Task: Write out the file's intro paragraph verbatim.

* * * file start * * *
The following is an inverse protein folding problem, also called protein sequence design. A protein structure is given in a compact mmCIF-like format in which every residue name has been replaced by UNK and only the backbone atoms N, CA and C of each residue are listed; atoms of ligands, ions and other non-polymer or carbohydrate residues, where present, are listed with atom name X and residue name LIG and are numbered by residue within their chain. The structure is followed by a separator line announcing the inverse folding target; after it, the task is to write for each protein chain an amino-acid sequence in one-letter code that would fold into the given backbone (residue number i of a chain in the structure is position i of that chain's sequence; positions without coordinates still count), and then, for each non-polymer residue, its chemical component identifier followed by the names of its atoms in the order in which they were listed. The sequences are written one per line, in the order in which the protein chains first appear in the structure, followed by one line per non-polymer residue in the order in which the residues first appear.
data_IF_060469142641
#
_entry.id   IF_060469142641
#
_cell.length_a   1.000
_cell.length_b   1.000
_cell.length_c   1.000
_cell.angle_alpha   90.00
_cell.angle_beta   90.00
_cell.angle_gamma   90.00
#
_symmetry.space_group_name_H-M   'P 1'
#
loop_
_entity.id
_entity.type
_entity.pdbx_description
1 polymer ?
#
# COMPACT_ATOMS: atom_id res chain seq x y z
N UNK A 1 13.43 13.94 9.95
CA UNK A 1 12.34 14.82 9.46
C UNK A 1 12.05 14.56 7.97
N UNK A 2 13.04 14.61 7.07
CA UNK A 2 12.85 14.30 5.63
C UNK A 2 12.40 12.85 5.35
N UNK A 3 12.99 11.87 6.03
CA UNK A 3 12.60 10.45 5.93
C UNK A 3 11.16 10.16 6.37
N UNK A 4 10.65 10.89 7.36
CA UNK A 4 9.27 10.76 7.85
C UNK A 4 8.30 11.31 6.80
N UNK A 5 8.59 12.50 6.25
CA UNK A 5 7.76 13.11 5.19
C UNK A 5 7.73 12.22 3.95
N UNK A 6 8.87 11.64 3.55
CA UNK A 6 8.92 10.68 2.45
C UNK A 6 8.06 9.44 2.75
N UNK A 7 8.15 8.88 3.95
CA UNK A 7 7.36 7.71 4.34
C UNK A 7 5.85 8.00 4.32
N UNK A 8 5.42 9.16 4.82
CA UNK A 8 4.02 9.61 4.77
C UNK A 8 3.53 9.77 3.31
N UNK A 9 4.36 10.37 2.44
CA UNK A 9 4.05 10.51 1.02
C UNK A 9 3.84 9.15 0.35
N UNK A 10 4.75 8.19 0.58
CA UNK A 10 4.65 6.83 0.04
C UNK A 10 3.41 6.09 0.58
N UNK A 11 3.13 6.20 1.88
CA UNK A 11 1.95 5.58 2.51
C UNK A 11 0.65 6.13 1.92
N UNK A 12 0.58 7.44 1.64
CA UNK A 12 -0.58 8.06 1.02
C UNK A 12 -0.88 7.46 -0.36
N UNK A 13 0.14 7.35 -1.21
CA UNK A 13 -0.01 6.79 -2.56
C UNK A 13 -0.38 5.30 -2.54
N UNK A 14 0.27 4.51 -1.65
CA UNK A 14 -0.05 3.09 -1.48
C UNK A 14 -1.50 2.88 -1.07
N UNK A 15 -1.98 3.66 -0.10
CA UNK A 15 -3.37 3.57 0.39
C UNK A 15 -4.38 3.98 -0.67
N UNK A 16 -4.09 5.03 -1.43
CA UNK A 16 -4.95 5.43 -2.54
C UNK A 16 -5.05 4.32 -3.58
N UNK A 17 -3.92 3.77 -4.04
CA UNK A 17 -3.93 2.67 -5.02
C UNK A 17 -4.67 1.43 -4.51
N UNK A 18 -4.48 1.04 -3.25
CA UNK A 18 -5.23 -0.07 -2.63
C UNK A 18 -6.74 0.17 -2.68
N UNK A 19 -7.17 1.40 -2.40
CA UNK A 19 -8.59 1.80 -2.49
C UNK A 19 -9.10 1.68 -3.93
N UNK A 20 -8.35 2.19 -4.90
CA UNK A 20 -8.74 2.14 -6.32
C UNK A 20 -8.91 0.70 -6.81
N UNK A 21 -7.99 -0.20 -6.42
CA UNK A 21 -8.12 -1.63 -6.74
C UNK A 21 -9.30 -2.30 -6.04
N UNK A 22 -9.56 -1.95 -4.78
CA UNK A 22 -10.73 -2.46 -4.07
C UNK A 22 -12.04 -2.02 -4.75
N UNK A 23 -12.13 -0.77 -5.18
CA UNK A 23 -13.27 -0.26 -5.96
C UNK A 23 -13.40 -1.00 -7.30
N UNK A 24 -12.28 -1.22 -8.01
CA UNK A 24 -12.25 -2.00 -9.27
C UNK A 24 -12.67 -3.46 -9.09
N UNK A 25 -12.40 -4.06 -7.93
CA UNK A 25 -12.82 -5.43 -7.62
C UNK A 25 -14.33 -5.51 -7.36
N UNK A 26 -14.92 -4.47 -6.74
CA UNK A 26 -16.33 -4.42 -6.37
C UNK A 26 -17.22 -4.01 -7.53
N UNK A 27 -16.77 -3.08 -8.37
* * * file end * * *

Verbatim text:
The following is an inverse protein folding problem, also called protein sequence design. A protein structure is given in a compact mmCIF-like format in which every residue name has been replaced by UNK and only the backbone atoms N, CA and C of each residue are listed; atoms of ligands, ions and other non-polymer or carbohydrate residues, where present, are listed with atom name X and residue name LIG and are numbered by residue within their chain. The structure is followed by a separator line announcing the inverse folding target; after it, the task is to write for each protein chain an amino-acid sequence in one-letter code that would fold into the given backbone (residue number i of a chain in the structure is position i of that chain's sequence; positions without coordinates still count), and then, for each non-polymer residue, its chemical component identifier followed by the names of its atoms in the order in which they were listed. The sequences are written one per line, in the order in which the protein chains first appear in the structure, followed by one line per non-polymer residue in the order in which the residues first appear.